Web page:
In the long run, the declining birth rates cause a strong upward pressure on pension contribution rates. A major increase in immigration or an equivalent reduction in migration, on the other hand, would ease the pressure by several percentage points. The magnitude of the impact depends on the employment outcome of the various groups of immigrants. According to scenario calculations of migration, a decrease in net immigration would weaken pension finances.
The Finnish Centre for Pensions has estimated the impact of net migration on pension system sustainability through scenario calculations. The baseline scenario is based on the long-term projections for 2019–2085 by the Finnish Centre for Pensions. It is varied by adding or subtracting net migration by 10,000 persons per year. One of the scenarios involved a reduced migration rate.
The overall impact on the sustainability of public finances has been excluded from the calculations.
The baseline projection of the Finnish Centre for Pensions follows Statistics Finland’s population projection from 2018. If population trends continue according to that projection, the earnings-related pension contribution (under the Employees’ Pensions Act, TyEL) will have to be raised from the current 24-25 per cent to more than 30 per cent in the latter half of the century.
The population projection assumes a net immigration of 15,000 persons a year. An increase of 10,000 persons in net immigration would reduce the upward pressure on pension contributions by around two percentage points by the end of the projection period. In the near decades, the pension contribution would be reduced the most in a scenario with a considerable decrease in migration.
“A net immigration that is higher than it is today could compensate for the upward pressure on pension contributions caused by declining birth rates. The magnitude of the effect depends on the employment outcome of the immigrants,” says director Jaakko Kiander of the Finnish Centre for Pensions.
Reduced immigration would weaken pension finances. If the net immigration rate were to be reduced by 5,000 persons a year, the ratio of pension recipients to working people would grow and pension contributions would have to be increased already in the 2030s.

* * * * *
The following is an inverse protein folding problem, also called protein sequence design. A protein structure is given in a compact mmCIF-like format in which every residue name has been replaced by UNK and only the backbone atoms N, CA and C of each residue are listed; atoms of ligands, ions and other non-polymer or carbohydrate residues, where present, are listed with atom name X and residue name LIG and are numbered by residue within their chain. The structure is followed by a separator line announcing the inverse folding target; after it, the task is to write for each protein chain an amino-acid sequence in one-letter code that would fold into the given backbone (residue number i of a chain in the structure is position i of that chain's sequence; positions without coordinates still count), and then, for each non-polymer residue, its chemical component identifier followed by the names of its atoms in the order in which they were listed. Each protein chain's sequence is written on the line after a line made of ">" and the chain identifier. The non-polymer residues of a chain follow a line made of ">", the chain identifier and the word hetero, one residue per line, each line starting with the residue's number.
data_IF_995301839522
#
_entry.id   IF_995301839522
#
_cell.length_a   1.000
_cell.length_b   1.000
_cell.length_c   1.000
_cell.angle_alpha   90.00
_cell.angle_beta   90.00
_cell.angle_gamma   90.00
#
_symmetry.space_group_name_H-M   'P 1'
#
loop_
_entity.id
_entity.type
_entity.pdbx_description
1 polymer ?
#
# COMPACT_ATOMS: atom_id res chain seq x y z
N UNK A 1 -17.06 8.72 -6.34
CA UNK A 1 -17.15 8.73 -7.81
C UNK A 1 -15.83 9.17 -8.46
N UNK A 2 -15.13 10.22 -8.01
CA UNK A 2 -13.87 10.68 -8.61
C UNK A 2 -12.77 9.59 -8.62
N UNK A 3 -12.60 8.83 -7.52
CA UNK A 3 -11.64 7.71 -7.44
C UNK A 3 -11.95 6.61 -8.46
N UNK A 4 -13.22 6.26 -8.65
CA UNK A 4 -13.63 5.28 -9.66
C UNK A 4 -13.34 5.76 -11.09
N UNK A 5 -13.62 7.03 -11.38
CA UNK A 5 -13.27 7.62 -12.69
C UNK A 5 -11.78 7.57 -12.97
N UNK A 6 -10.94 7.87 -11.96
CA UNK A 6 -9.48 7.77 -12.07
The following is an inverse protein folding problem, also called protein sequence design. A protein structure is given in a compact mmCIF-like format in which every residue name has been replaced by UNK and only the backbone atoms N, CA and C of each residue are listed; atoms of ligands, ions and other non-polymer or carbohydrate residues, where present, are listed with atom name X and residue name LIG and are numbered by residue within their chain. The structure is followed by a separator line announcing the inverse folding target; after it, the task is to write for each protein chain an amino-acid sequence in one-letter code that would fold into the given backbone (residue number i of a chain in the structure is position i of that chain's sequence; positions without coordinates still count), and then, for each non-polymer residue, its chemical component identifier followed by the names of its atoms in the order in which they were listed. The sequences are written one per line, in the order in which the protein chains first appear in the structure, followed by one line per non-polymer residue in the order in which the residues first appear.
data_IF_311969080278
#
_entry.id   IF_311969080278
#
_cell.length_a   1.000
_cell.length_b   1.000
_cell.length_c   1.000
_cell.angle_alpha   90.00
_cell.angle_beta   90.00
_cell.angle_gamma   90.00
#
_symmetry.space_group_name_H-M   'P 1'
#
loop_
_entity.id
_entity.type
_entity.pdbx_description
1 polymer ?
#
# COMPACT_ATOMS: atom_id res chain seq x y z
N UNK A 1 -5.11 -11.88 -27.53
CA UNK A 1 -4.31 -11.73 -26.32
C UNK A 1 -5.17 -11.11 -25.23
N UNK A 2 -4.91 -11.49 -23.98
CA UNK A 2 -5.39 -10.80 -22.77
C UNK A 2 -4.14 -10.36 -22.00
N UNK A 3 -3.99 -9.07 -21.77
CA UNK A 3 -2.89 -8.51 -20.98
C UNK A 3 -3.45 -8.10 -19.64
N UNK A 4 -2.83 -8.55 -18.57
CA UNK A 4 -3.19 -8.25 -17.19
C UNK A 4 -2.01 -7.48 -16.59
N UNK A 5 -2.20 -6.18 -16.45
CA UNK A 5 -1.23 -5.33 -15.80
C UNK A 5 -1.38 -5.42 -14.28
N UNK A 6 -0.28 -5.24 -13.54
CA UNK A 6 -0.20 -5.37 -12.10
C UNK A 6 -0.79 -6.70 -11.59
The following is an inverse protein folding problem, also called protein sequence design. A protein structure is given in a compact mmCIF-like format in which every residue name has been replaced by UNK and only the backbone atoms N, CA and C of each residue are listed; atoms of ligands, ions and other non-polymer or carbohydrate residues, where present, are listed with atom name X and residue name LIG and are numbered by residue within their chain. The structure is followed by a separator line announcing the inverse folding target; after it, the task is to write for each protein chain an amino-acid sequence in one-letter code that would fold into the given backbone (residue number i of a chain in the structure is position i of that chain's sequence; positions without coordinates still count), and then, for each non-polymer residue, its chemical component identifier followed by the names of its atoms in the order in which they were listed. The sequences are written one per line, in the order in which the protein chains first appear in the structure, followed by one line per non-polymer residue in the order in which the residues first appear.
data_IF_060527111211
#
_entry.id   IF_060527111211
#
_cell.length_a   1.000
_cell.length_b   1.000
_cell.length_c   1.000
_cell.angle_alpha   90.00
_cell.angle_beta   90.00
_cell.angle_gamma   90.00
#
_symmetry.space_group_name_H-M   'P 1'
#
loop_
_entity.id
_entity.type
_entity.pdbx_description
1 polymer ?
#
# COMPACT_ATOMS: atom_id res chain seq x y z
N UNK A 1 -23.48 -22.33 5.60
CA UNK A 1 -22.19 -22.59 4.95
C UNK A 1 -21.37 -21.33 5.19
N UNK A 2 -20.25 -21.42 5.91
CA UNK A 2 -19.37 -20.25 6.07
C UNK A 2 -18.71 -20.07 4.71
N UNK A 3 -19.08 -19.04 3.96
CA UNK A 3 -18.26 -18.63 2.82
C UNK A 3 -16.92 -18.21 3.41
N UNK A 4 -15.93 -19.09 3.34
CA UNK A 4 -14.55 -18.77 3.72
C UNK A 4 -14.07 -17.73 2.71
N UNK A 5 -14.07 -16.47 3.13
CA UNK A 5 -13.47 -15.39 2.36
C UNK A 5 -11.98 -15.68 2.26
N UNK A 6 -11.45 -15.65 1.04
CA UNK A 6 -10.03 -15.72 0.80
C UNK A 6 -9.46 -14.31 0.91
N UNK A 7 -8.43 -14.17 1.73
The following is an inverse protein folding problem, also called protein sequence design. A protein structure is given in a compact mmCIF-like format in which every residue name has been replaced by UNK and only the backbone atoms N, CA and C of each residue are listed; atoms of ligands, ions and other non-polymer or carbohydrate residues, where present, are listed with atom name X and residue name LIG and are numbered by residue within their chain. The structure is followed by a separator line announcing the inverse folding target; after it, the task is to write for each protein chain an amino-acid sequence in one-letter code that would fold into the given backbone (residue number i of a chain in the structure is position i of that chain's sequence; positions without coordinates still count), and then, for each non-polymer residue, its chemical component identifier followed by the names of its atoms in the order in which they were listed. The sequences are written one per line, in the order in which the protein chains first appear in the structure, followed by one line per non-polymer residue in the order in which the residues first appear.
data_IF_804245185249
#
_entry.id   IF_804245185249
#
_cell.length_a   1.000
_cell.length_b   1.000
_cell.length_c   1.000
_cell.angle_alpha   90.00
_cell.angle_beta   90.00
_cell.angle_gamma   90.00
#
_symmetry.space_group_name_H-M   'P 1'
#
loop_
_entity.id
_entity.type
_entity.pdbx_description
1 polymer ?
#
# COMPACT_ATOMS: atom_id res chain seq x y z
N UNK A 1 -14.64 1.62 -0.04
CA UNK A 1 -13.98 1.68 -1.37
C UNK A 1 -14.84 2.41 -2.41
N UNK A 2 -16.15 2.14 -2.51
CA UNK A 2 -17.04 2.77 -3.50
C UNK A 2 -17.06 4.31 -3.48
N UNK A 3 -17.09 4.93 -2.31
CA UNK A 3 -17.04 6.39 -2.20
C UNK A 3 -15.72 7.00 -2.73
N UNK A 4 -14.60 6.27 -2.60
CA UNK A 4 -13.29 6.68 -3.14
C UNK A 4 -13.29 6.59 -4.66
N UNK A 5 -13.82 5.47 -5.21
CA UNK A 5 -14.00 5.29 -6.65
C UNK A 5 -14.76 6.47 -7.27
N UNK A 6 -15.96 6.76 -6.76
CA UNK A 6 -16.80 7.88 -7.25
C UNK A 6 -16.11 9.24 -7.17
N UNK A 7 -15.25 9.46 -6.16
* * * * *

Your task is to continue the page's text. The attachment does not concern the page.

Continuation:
At the end of the projection period, the contribution would be more than two percentage points higher than in the baseline projection.
Differences in immigrants’ employment outcome
For illustrative scenarios, the immigrants were classified into three groups based on their country of birth: high, medium and low employment outcome. The Human Development Index (HDI) was used in the classification. It relates to the employment outcome of immigrants. In the three different scenarios, the growth in immigration comes from only one group at a time.
If the increase in the number of immigrants occurs in the high or medium employment outcome groups, the earnings-related pension contribution would be reduced by around one percentage point by the mid-2040s.
Increased immigration in the low employment outcome groups would reduce the contribution less until the end of the 2060s.
In the long run, the different scenarios draw closer to each other and the gaps in employment rates between the source countries disappear. As a result, the earnings-related pension contribution towards the end of the projection period is about two percentage points lower than in the baseline scenario in all three immigration scenarios.
“Immigrants in the low employment outcome group are more fertile than the immigrants of the other groups. Their children are expected to have a better employment outcome than their parents, which will increase the number of employed and even out the gaps in the scenarios in the long run,” explains mathematician Tuija Nopola of the Finnish Centre for Pensions.
Scenarios of impact of migration on pension system sustainability
- The scenario calculations illustrate the effect of immigration and migration on pension system sustainability.
- The scenarios are not projections or recommendations.
- The differences between the immigrant groups and the original population in the scenarios are based on realised data derived from administrative registers.
- Baseline: Net immigration 15,000 persons a year
- 1.1: Net immigration 25,000 persons a year, immigrants from all groups
- 1.2: Net immigration 5,000 persons a year
- 2.1: Net immigration 25,000 persons a year, increased immigration among those in the high employment group
- 2.2: Net immigration 25,000 persons a year, increased immigration among those in the medium employment group
- 2.3: Net immigration 25,000 persons a year, increased immigration among those in the low employment group
- 3: Net immigration 25,000 persons a year, emigration reduced by 10,000 persons
Director Jaakko Kiander, phone + 358 29 411 2414, firstname.lastname(at)etk.fi
Mathematician, Tuija Nopola, phone +358 29 411 2217, firstname.lastname(at)etk.fi